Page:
I explained to my kids that everytime they misbehaved they had to check the chart to see which color of tear drop they had to draw out of the pockets for their punishment. When they would misbehave I would just say, “Ok it’s time to go look at the chart and take our punishment.” While using this system they would get mad because they were getting into trouble but they did not throw a fit like they did before. They would pull their tear drop out and were anxious to see what the punishment was and then would cry because they had the punishment but would take the punishment without throwing a fit. It was really a great experience to not have to argue with them anymore.


The other half of this system that I think helped it work was our star charts. I made a chore chart for each child with age appropriate chores including brushing teeth, taking baths, getting dressed, putting your shoes on, making your bed (which consists of just throwing a comforter on the bed as best as they could), doing your homework, not hitting anyone, not yelling at anyone, practically everything that was on the tear drop chart. At the end of the day they got to put a star or somekind of sticker on each thing that they did good. At the end of every three days they would get some kind of reward depending on the number of stars or stickers they had. The more stars and stickers the better the reward. I had to set up rewards like I did the punishments. Rewards would be money, or me doing something with them that I hadn’t had time to do, or small things I had collected in a box and saved for rewards. Anything they liked would work.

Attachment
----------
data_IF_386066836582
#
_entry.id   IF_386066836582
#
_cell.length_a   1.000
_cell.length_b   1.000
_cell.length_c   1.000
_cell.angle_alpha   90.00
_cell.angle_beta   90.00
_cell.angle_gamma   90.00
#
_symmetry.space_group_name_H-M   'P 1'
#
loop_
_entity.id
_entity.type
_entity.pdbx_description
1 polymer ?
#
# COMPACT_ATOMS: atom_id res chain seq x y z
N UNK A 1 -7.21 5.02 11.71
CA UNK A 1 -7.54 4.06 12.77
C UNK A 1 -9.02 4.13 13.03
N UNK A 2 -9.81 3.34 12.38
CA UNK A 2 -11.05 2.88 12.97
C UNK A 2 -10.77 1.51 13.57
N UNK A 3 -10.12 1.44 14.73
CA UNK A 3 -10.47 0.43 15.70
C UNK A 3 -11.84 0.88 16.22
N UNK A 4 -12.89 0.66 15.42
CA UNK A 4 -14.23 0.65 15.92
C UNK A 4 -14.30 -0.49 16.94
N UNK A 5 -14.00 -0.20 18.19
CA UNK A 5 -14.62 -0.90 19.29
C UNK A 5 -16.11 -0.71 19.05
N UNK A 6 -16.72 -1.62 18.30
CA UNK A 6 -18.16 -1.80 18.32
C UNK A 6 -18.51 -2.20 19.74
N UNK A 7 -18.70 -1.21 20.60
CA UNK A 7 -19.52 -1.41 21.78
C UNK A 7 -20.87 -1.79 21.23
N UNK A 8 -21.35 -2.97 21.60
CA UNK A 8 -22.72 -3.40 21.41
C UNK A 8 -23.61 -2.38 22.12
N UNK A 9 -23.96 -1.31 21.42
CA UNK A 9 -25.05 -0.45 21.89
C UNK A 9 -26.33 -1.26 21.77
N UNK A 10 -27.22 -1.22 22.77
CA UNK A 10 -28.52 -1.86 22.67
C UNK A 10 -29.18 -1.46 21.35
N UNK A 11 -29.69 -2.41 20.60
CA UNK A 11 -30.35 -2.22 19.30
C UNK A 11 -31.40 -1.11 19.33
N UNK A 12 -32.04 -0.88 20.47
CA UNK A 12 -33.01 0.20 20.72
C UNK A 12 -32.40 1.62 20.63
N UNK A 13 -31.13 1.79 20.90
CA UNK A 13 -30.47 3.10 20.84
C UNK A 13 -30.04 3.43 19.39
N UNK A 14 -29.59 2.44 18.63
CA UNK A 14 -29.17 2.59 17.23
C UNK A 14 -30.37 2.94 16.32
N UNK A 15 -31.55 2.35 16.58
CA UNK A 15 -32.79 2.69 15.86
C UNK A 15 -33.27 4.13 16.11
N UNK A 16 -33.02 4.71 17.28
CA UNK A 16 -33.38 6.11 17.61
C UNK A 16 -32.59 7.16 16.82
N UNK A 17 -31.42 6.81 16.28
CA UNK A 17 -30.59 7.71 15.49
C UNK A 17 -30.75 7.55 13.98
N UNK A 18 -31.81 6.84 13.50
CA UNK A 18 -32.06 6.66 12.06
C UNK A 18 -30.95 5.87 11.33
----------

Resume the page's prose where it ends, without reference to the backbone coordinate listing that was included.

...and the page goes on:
For long time things, like if they wanted to see a movie, go skating with some friends, or go see a movie at the theater or what ever it might be we made up contracts. On a plain piece of paper, I would write what they wanted to do and what they had to do to earn it. The dates of the time limit and we would both sign it. If you do this one, you have to be reasonable about the time limit. You have to make things doable for your child. If you know your child has bad anxieties and then you have the agreement to last for way longer than you know that they can wait, that is not fair to your child and the contracts are not going to work. If you know your child can wait for something a week then a week is a good timeline but if you know in your heart that your child will start getting anxieties about the contract going on the second day of making it then start out making the contracts for just two days and then if this goes well after a few times try to extend the contract to three days. Please don’t set them up for failure or nothing will work.

I am no expert on children and don’t claim to be. This is just an idea for you, if you are having troubles with your children listening and throwing fits and is just something I done myself about 20 years ago.